Trauma and the Brain ...
... A brief look at how trauma can cause physiological changes in brain structure and chemistry
By Jodi S. W. Campbell, MS, Supervisor of Public Education, Clinical Training and Development, KidsPeace Institute
Approximately six million children are referred to child welfare agencies due to suspected child abuse in the United States annually, according to 2008 CDC statistics. Such childhood trauma has profound and often prolonged effects. Trauma, however, comes in other forms besides child abuse, and some of the most concerning of our times include chronic and systemic community violence and the threat of war and terror. A large proportion of children receiving services are victims of trauma in some way. It is imperative that professionals working with children understand the increasing pressures facing youth today. Furthermore, it is our responsibility to understand their circumstances and the potential problems that may be related to their traumatic experiences.
Sometimes, traumatic events are isolated and short-lived. These are often followed by a period of relative stability during which there is no additional trauma. For events like these, it is normal for a person to experience transient trauma symptoms (immediate or delayed onset) such as disrupted sleeping and eating patterns, for a temporary period of time. In contrast, childhood trauma, severe personal trauma and/or prolonged abusive or traumatic conditions can have far more troubling and long-lasting effects.
There are three overall effects of childhood trauma. The first two, developmental stagnation and behavior problems, are both often and thoroughly discussed. But we must remember that there are also distinct physiological changes, particularly in a child’s brain structure and chemistry, which occur in the case of childhood trauma. Some of what is happening developmentally and behaviorally has its roots deep in the limbic system. Professionals who are working with traumatized youth need to understand the basics of these changes in the brain.
Lack of attachment in infancy can result in physical structural damage on the amygdala and limbic functions, as seen in lesion studies. Childhood trauma in the form of neglect and/or abuse can cause neurobiological changes in the amygdala, septal nuclei and hippocampus. Studies show that these areas are stunted and smaller, and, depending on how other areas of the brain are affected, this can have wide-ranging effects, according to Dr. R. Joseph. Infants exposed to extreme levels of arousal (corticotropin, noradrenaline, adrenaline levels in the brain) – too low in case of neglect, too high in case of abuse – experience an extended period of negative emotional state, overall disorganization and the de-regulation of homeostasis. This was discussed in studies by A. Schore in 2001 and M. Solomon and D. Siegel in 2003.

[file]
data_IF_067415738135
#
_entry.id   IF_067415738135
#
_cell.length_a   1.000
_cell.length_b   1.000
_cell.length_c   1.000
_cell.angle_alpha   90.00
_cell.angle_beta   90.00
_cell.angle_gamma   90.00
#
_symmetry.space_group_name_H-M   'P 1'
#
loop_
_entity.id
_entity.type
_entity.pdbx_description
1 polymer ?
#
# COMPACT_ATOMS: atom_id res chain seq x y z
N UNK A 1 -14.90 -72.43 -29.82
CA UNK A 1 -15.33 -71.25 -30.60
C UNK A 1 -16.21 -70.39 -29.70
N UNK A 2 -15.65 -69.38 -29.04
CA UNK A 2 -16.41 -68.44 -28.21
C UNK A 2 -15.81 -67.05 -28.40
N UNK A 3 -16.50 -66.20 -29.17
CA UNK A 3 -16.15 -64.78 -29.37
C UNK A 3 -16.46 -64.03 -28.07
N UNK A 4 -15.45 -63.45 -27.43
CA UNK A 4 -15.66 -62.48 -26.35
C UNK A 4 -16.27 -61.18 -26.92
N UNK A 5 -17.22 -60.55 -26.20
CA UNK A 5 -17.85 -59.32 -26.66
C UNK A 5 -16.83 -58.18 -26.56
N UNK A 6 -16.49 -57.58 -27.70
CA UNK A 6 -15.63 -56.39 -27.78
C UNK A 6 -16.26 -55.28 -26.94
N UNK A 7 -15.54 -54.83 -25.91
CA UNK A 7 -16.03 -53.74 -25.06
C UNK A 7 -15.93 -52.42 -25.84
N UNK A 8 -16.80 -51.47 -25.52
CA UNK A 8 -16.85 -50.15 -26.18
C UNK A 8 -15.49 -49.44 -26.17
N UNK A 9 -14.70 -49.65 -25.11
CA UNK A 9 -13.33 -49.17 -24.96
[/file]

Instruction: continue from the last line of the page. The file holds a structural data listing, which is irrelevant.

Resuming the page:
“The single most significant distinguishing feature of all nervous tissue – of neurons – is that they are designed to change in response to external signals,” wrote Bruce Perry, et al., in a 1995 article in Infant Mental Health Journal. This is what allows the organism to survive, and it is also the reason why trauma can damage structures/processes in the brain. Research shows that neurochemical changes in the brain occur as a result of trauma and as evidenced in autonomic or behavioral symptoms such as elevated heart rate, changes in blood pressure, changes in norepinephrine and epinephrine levels, the storage of emotional memories and behaviors associated with fear and anxiety, according to E. Osuch et al., in 2004. Epinephrine levels in cooperation with the amygdala assist in the storage of intensely experienced memories in the hippocampus.
Implicit memories (those that are difficult to describe but are easily “felt” or “known”) are stored differently from regular memories (those that can be recalled easily and told as a story) and appear to be stored in different sides of the limbic system, J. Bacon explained in June 2008. Traumatic memories are often stored as implicit memories, especially those that occurred early in life. The amygdala is involved in the process of how these memories are categorized and stored. Exposure to trauma (particularly chronic exposure) not only has an effect on emotional regulation processes in the brain, but also on the ability to process the memories of those events. The unnatural storage of traumatic memory has an impact on one’s ability to handle future exposure to adverse situations. The circuits in the brain are less connected to the frontal lobes, where thinking and considering can mitigate the emotional reaction, leaving the amygdala on its own to evaluate the threat, J. Bacon added. Without the mitigating effects of executive functioning, the limbic system activates fight/flight response in the brain stem, causing an inability to regulate or cope with an overwhelming flood of emotion. The differences between a typical response in the brain to stimulus and the responses of a traumatized brain include:
Normal Stimulus Response vs. Trauma Reaction